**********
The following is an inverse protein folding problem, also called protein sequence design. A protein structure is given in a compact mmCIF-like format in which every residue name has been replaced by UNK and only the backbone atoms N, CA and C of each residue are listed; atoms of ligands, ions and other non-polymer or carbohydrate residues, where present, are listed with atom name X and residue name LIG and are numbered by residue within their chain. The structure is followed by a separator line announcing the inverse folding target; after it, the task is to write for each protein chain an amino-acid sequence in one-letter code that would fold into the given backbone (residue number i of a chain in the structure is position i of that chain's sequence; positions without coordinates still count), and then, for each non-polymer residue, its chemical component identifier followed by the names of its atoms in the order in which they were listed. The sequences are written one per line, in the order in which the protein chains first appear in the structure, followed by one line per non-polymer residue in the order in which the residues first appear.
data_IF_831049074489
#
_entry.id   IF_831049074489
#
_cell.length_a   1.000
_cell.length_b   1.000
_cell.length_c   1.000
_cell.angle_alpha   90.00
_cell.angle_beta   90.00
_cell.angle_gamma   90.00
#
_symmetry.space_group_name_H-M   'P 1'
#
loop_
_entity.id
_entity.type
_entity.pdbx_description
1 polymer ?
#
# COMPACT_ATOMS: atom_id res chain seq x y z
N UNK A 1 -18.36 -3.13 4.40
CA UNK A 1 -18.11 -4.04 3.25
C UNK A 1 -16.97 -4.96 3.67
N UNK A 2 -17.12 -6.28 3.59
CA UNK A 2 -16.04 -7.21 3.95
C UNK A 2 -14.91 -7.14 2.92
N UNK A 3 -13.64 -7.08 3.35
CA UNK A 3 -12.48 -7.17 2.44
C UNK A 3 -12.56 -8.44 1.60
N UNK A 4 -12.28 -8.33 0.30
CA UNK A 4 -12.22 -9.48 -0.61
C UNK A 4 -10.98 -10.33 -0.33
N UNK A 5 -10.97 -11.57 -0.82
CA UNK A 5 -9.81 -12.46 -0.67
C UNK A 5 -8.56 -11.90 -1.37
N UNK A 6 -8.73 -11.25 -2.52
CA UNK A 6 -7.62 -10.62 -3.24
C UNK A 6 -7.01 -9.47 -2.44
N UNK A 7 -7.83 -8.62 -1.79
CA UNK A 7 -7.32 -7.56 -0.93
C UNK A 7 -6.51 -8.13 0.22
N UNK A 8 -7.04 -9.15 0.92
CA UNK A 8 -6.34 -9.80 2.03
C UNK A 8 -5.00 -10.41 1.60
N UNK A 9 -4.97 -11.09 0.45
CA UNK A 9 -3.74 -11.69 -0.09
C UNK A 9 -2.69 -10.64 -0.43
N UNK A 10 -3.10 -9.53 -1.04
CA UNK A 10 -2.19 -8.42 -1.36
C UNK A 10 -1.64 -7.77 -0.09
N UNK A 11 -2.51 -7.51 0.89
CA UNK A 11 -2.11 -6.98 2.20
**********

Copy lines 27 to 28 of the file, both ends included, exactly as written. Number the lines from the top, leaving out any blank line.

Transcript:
C UNK A 2 -14.91 -7.14 2.92
N UNK A 3 -13.64 -7.08 3.35